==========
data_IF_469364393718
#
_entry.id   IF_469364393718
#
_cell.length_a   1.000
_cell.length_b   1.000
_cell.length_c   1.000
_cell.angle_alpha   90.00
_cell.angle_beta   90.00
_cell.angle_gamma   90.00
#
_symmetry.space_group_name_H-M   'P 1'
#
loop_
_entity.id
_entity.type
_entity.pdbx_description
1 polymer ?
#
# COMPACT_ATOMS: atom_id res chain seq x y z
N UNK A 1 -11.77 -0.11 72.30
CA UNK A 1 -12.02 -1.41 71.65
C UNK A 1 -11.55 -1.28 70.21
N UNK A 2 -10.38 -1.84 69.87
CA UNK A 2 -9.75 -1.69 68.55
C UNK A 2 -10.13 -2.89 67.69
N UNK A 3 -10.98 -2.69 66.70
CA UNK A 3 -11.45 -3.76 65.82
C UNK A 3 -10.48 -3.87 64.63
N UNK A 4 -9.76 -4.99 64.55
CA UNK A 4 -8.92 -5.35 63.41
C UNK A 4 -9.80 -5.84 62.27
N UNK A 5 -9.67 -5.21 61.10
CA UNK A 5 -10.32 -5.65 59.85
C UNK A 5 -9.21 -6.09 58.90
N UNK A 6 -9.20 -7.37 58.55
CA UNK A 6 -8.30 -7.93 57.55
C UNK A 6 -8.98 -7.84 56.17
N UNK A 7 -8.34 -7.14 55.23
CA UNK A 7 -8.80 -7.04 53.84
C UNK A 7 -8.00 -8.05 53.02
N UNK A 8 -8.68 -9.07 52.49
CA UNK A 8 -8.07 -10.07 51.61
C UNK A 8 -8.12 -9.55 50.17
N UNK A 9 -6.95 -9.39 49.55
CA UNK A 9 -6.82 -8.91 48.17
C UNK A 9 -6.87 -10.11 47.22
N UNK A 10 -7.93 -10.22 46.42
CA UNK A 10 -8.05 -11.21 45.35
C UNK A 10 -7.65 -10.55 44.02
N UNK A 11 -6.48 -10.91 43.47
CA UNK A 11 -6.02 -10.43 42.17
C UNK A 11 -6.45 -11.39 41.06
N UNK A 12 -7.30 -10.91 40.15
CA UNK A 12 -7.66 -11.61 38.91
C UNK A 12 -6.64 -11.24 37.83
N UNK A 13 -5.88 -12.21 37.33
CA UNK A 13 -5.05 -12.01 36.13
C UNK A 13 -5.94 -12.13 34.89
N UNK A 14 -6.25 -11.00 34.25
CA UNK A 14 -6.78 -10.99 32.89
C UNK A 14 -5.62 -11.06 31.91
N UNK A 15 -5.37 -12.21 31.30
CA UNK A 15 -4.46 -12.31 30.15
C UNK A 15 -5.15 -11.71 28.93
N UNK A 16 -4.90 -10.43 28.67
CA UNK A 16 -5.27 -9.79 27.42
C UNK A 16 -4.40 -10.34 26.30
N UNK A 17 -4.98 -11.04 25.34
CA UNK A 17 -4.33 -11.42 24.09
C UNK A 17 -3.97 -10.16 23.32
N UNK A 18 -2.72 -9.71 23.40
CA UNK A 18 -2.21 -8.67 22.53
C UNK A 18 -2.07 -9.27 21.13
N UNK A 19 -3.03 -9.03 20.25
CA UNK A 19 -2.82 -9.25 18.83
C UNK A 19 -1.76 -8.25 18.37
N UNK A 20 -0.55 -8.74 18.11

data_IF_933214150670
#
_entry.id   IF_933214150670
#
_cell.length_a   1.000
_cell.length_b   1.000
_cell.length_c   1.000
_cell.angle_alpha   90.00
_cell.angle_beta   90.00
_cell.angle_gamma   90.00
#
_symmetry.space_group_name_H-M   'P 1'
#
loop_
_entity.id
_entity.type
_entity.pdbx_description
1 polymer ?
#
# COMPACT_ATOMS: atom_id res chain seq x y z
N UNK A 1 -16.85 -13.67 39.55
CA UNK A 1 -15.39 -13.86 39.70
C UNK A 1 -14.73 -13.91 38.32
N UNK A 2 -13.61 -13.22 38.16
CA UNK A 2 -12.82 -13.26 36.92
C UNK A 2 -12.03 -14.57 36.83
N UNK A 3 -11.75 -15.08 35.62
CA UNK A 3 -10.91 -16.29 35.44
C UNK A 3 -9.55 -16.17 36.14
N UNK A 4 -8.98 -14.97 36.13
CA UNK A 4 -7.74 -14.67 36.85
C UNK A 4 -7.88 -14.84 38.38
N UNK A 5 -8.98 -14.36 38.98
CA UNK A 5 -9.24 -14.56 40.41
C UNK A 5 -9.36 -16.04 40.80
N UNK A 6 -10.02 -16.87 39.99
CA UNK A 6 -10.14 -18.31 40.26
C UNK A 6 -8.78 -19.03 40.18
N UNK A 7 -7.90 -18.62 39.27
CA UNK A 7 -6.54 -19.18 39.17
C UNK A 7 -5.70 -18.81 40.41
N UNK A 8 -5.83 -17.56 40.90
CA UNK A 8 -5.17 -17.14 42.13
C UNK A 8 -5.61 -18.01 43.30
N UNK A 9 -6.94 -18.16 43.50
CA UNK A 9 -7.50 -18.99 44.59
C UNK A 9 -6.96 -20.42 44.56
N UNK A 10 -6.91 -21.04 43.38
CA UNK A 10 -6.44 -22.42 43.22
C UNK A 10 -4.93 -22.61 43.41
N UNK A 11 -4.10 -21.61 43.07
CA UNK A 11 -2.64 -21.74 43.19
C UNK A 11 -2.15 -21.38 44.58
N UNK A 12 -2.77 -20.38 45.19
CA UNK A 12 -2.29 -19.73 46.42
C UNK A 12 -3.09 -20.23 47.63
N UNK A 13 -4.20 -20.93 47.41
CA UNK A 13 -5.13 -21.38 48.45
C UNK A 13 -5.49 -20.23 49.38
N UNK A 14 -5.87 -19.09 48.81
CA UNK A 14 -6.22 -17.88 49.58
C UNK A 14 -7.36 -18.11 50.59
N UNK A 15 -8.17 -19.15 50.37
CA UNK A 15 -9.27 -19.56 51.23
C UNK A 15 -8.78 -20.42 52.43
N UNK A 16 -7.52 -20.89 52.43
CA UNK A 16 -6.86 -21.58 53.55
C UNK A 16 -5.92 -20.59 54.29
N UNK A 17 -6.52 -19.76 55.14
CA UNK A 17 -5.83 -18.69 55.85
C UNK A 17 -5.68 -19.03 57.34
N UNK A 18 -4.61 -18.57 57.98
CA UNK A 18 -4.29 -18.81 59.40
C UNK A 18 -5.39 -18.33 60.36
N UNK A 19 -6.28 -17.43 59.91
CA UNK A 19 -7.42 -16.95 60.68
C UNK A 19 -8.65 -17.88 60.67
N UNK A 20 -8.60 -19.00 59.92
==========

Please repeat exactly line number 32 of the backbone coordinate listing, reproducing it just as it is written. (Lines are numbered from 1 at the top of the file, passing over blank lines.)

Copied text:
C UNK A 4 -9.80 -5.84 62.27